It was conjectured in [1] that a similar fact holds for general (not necessarily pure) density matrices \(\rho\) as well. In particular, they conjectured that if \(\rho\in M_n\otimes M_n\) then \((id_n\otimes T)(\rho)\) has at most \(n(n-1)/2\) negative eigenvalues. However, this conjecture is easily shown to be false just by randomly-generating many density matrices \(\rho\) and then counting the number of negative eigenvalues of \((id_n\otimes T)(\rho)\); density matrices whose partial transposes have more than \(n(n-1)/2\) negative eigenvalues are very common.

In [2,3], it was shown that if \(\rho\in M_m\otimes M_n\) then \((id_m\otimes T)(\rho)\) can not have more than \((m-1)(n-1)\) negative eigenvalues. In [4], this bound was shown to be tight when \({\rm min}\{m,n\}=2\) by explicitly constructing density matrices \(\rho\in M_2\otimes M_n\) such that \((id_2\otimes T)(\rho)\) has \(n-1\) negative eigenvalues. Similarly, this bound was shown to be tight via explicit construction when \(m=n=3\) in [3]. Finally, it was shown in [5] that this bound is tight in general. That is, we have the following result:

**Theorem 2.** The maximum number of negative eigenvalues that \((id_m\otimes T)(\rho)\) can have when \(\rho\in M_m\otimes M_n\) is \((m-1)(n-1)\).

It is worth pointing out that the method used in [5] to prove that this bound is tight is not completely analytic. Instead, a numerical method was presented that is proved to always generate a density matrix \(\rho\in M_m\otimes M_n\) such that \((id_m\otimes T)(\rho)\) has \((m-1)(n-1)\) negative eigenvalues. Code that implements this numerical procedure in MATLAB is available here, but no general analytic form for such density matrices is known.

### Other Bounds on the Spectrum

Unfortunately, not a whole lot more is known about the spectrum of \((id_m\otimes T)(\rho)\). Here are some miscellaneous other results that impose certain restrictions on its maximal and minimal eigenvalues (which we denote by \(\lambda_\textup{max}\) and \(\lambda_\textup{min}\), respectively):

**Theorem 3 [3].** \(1\geq\lambda_\textup{max}\geq\lambda_\textup{min}\geq -1/2\).

**Theorem 4 [2].** \(\lambda_\textup{min}\geq\lambda_\textup{max}(1-{\rm min}\{m,n\})\).

**Theorem 5 [6].** If \((id_m\otimes T)(\rho)\) has \(q\) negative eigenvalues then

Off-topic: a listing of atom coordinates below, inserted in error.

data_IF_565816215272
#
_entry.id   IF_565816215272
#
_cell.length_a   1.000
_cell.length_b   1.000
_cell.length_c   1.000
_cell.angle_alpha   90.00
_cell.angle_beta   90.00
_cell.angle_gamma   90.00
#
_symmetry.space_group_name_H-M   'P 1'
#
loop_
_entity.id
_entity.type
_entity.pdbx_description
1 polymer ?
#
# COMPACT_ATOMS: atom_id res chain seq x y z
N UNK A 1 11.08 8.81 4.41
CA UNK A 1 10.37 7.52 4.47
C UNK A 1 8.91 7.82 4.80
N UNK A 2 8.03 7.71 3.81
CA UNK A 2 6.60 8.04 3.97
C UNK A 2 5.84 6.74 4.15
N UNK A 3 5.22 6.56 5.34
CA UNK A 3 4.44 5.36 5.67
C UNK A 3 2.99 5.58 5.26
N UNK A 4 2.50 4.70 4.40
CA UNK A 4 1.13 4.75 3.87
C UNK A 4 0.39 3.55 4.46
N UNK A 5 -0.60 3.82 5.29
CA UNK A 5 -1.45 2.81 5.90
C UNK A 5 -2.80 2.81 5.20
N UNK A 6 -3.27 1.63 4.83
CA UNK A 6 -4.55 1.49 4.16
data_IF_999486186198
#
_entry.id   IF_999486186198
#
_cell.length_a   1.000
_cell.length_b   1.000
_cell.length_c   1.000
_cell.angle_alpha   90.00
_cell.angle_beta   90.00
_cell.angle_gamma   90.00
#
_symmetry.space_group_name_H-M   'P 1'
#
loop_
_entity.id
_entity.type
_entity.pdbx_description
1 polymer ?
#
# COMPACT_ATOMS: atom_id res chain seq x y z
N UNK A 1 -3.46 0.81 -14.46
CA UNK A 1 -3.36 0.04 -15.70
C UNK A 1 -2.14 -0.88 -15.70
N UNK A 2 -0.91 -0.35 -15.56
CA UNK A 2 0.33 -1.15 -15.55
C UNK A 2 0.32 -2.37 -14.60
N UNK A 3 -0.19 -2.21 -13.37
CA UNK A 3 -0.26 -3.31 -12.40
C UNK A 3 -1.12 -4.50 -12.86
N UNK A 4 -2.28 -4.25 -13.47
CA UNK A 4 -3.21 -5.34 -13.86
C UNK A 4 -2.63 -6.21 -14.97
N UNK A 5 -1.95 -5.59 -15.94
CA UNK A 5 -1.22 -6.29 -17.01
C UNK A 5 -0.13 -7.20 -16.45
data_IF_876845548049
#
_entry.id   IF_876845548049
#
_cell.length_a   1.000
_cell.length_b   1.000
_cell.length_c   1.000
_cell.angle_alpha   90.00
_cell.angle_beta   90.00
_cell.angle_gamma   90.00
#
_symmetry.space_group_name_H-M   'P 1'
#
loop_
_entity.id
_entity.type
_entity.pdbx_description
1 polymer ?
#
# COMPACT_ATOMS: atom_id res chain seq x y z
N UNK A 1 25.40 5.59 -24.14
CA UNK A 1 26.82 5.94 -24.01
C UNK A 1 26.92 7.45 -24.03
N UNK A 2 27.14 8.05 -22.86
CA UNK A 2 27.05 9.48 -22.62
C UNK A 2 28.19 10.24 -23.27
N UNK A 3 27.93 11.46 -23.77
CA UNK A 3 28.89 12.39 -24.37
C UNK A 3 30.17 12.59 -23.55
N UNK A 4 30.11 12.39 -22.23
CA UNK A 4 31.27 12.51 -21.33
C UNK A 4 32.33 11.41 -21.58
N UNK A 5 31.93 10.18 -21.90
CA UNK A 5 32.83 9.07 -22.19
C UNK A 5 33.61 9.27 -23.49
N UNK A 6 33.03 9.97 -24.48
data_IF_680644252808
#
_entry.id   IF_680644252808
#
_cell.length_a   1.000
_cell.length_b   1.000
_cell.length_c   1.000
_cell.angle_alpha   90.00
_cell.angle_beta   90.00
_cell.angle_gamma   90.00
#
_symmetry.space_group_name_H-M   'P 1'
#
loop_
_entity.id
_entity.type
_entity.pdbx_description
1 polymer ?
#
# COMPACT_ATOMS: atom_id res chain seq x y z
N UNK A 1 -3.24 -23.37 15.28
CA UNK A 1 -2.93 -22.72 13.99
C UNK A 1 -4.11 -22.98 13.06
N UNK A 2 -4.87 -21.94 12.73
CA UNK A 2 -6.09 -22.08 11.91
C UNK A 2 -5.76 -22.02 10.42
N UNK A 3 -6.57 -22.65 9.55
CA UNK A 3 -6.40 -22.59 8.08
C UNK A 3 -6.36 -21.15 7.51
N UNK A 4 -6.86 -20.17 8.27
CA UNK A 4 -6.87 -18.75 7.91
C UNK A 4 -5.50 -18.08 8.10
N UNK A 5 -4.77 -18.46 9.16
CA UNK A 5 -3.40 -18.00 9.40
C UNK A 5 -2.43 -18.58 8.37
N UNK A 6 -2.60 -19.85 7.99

\(\displaystyle\lambda_\textup{min}\geq\lambda_\textup{max}\Big(1-\big\lceil\tfrac{1}{2}\big(m+n-\sqrt{(m-n)^2+4q-4}\big)\big\rceil\Big)\) and

\(\displaystyle\lambda_\textup{min}\geq\lambda_\textup{max}\Big(1-\frac{mn\sqrt{mn-1}}{q\sqrt{mn-1}+\sqrt{mnq-q^2}}\Big)\).

However, these bounds in general are fairly weak and the question of what the possible spectra of \((id_m\otimes T)(\rho)\) are is still far beyond our grasp.

**Update [August 21, 2017]:** Everett Patterson and I have now written a paper about this topic.

**References**

- R. Xi-Jun, H. Yong-Jian, W. Yu-Chun, and G. Guang-Can. Partial transposition on bipartite system.
*Chinese Phys. Lett.*, 25:35, 2008. - N. Johnston and D. W. Kribs. A family of norms with applications in quantum information theory.
*J. Math. Phys.*, 51:082202, 2010. E-print: arXiv:0909.3907 [quant-ph] - S. Rana. Negative eigenvalues of partial transposition of arbitrary bipartite states.
*Phys. Rev. A*, 87:054301, 2013. E-print: arXiv:1304.6775 [quant-ph] - L. Chen, D. Z. Djokovic. Qubit-qudit states with positive partial transpose.
*Phys. Rev. A*, 86:062332, 2012. E-print: arXiv:1210.0111 [quant-ph] - N. Johnston. Non-positive-partial-transpose subspaces can be as large as any entangled subspace.
*Phys. Rev. A*, 87:064302, 2013. E-print: arXiv:1305.0257 [quant-ph] - N. Johnston.
*Norms and Cones in the Theory of Quantum Entanglement*. PhD thesis, University of Guelph, 2012.